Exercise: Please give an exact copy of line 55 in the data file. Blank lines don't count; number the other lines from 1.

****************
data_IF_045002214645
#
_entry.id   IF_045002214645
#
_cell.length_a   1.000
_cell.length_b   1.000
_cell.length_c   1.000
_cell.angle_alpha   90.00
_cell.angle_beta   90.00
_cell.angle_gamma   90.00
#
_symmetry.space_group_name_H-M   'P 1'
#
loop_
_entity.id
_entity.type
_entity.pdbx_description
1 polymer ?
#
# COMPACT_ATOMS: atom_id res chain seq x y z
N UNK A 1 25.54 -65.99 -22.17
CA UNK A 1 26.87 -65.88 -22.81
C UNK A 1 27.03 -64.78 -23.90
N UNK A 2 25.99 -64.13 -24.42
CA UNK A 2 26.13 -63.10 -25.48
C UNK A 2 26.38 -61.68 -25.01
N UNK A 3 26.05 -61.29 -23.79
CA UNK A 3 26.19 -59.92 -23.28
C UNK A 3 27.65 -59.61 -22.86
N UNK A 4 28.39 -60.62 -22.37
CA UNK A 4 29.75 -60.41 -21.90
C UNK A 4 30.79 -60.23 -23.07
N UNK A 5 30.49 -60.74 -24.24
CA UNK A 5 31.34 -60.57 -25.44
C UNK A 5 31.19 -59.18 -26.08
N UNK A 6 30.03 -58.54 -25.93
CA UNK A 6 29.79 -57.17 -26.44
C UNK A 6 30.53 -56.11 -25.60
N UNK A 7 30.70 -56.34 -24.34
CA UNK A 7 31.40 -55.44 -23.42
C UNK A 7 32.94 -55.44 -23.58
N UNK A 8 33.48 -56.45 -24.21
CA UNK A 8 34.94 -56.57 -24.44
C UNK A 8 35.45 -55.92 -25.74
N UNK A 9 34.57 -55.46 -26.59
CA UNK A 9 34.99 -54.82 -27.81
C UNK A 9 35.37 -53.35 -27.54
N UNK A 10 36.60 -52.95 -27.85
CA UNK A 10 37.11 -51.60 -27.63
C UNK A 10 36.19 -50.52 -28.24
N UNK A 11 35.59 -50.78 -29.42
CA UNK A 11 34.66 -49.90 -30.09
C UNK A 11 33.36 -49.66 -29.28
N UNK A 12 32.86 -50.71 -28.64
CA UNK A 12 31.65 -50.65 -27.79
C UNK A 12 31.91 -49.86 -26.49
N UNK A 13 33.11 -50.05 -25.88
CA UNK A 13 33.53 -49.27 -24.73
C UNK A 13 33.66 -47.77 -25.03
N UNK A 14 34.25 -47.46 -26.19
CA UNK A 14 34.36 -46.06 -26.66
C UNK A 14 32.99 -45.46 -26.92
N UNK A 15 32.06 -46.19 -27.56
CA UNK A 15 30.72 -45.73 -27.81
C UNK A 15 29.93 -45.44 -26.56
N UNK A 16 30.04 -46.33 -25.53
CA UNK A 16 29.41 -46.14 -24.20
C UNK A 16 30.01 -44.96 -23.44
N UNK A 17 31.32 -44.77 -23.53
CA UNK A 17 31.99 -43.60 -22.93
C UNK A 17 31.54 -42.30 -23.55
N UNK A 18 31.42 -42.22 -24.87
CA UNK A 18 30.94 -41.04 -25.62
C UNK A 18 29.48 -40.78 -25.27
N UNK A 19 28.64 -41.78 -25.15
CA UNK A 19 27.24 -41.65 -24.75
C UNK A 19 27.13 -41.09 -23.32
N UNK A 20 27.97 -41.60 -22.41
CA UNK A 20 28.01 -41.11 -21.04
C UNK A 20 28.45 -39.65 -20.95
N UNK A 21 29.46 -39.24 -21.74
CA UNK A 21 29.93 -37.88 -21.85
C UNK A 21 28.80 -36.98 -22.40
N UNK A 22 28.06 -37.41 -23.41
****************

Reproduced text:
CA UNK A 12 31.65 -50.65 -27.79